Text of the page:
Aunt Norie’s Sewing Room
She asked me not to use her name, but she had a neat story to tell as she talked about the Great Depression and how they coped. It makes you wonder where we are going at such a fast pace, When just those few years ago life was really so simple.
As she talked about life on the prairie with all of its dirt roads and mud holes she brought back much of my childhood.
"There were days when we couldn't even get to the main road, and it was just gravel," she said. "I remembered a project I once had. We were just beginning to see the end of the Great Depression. We were also beginning to have bailed hay. A machine called a bailer popped out those bails all tied with binder twine, a tough thin rope like heavy string. Dad pulled those twine off and hung them over a hook."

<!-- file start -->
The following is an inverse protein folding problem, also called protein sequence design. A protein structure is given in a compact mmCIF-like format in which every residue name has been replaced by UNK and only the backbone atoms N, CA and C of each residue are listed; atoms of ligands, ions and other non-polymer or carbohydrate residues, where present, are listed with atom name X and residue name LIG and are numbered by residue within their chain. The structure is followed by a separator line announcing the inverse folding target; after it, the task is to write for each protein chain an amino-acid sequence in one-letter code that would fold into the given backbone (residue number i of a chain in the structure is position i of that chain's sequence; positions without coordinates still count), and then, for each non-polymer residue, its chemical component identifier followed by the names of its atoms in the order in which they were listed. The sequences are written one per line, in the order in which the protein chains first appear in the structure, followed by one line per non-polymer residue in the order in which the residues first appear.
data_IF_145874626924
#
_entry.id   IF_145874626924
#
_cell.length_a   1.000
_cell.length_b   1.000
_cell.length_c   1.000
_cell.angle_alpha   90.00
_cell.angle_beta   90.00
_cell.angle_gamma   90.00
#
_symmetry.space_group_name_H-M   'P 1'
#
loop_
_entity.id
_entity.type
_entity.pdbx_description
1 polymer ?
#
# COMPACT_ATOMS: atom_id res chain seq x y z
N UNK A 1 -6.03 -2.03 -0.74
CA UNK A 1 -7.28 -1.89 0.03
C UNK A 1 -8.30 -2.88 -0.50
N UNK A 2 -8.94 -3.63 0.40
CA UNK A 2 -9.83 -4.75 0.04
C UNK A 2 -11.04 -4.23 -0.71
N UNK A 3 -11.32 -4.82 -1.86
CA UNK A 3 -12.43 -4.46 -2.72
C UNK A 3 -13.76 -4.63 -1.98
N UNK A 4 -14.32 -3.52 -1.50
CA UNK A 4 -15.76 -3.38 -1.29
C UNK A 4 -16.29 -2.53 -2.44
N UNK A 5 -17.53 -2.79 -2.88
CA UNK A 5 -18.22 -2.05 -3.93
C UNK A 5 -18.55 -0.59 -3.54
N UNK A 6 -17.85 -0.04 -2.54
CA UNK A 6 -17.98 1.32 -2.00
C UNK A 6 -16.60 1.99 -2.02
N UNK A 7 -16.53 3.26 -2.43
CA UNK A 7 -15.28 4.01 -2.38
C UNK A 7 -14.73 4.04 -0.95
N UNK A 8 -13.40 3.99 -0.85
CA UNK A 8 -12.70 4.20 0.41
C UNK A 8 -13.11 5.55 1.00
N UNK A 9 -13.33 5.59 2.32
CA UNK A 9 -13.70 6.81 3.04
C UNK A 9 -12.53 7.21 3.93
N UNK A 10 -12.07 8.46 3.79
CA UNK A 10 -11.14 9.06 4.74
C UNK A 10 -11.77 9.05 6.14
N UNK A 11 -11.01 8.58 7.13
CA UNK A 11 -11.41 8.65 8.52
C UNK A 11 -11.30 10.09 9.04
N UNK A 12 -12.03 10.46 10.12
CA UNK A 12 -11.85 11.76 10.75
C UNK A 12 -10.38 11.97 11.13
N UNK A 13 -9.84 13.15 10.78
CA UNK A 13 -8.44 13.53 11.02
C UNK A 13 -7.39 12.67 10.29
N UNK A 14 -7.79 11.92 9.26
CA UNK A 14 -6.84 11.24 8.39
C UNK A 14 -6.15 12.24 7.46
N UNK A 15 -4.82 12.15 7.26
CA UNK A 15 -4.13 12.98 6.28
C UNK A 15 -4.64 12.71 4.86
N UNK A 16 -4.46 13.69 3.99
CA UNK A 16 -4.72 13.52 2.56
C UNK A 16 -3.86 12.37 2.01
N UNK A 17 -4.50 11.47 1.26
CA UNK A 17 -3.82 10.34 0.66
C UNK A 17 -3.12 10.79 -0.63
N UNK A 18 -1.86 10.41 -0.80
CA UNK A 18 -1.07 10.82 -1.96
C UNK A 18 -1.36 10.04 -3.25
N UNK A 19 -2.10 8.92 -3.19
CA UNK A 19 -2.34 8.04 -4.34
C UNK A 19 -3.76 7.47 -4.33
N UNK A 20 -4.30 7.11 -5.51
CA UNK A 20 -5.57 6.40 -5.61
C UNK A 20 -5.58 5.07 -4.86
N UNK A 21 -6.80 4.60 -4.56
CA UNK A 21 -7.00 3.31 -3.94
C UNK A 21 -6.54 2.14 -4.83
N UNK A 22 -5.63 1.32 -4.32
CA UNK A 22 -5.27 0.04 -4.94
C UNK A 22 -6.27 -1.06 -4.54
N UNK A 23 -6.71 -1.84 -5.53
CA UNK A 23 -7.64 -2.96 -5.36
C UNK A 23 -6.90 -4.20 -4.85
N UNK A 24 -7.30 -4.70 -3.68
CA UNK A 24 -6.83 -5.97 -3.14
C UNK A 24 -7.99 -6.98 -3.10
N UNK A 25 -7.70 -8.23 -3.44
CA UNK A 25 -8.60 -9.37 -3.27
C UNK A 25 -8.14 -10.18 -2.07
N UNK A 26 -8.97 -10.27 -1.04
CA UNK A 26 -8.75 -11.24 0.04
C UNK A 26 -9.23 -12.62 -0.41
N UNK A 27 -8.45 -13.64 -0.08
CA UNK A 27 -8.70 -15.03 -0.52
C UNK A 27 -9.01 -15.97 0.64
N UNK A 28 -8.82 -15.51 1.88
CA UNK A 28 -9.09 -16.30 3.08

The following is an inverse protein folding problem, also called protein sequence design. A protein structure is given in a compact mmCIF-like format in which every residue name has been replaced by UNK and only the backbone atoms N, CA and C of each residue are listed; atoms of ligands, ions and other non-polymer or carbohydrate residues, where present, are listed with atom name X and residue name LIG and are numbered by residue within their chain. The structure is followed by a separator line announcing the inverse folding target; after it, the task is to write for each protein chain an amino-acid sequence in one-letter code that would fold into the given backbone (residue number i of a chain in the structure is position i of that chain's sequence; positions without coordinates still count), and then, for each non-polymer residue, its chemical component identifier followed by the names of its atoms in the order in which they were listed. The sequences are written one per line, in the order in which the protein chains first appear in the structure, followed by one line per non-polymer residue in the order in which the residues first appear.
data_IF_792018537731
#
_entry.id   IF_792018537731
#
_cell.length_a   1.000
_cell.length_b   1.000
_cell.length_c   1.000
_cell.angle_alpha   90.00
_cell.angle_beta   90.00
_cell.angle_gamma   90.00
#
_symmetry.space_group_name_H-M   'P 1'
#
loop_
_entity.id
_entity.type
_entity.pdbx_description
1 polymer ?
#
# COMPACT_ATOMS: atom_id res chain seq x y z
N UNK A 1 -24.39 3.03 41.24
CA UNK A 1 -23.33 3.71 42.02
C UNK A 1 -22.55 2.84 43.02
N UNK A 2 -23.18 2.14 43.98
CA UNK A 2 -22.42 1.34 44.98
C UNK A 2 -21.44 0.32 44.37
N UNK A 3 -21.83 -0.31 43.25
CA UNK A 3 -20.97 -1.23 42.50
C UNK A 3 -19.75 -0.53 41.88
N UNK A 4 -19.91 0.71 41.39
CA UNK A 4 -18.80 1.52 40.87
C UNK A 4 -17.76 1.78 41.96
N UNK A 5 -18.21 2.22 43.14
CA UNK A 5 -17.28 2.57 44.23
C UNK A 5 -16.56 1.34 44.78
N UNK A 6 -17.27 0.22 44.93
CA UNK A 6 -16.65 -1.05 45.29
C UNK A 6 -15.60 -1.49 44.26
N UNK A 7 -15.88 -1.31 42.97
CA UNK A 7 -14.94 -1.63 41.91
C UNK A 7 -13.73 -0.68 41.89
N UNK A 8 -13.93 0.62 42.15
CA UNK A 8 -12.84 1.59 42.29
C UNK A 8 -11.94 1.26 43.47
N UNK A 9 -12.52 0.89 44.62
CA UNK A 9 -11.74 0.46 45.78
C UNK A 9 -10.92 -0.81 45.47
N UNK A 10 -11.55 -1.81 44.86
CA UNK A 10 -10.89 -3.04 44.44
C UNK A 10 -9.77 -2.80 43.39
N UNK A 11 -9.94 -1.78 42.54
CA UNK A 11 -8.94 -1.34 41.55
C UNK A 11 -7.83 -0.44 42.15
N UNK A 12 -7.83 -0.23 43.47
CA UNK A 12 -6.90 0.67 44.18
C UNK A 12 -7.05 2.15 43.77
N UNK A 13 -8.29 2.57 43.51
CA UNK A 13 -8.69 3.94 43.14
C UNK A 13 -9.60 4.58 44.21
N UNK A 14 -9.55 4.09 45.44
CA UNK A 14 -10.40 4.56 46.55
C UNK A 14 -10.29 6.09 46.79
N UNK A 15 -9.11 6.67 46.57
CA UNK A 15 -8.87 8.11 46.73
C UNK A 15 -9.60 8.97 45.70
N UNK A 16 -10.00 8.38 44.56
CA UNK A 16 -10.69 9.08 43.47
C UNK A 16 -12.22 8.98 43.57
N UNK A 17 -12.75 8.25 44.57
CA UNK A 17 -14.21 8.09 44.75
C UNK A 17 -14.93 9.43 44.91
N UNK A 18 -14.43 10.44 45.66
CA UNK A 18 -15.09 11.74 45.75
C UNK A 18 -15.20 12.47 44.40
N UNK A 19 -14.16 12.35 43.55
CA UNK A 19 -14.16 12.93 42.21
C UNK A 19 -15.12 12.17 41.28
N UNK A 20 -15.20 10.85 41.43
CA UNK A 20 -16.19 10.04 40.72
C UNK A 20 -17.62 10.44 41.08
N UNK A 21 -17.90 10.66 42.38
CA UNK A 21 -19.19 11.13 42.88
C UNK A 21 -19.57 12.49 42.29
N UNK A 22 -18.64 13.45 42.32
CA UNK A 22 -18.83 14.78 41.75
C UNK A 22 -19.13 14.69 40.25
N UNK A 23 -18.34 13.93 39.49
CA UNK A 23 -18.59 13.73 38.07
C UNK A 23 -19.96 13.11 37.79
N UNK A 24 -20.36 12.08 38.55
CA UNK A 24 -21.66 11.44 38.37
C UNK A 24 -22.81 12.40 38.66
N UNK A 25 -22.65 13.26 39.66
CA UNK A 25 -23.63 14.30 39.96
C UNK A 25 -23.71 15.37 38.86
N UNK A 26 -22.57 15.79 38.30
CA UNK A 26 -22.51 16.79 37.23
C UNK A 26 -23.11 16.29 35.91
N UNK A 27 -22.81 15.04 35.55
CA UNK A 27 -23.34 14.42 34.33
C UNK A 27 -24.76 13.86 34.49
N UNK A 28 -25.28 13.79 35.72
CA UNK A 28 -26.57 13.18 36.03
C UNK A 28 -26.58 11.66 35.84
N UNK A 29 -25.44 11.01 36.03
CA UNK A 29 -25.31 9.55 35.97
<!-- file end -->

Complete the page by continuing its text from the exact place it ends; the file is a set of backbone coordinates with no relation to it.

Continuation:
She then told how she would crochet them with a very large hook into door mats.
She made squares or rectangles she would crochet each twine across, letting its end dangle then come across with the next twine until it was about 2 and a 1/2 feet long. They were placed at the back door to rub and clean people's shoes of that mud.
Her neighbors caught on and several of them began to make them.
"We could sell them at the local 10-cent store and elsewhere for $1 each," she said. "That was a lot of money back then."
Really, where is this old world going at such a fast pace? Do we really need to explore space at such a fast pace, before we take care of so much here on planet Earth?
Let's all pray for our leaders, that they not forget those who came before us and charted our way.
-- Aunt Norie, P.O. Box 265, Tonganoxie 66086; firstname.lastname@example.org.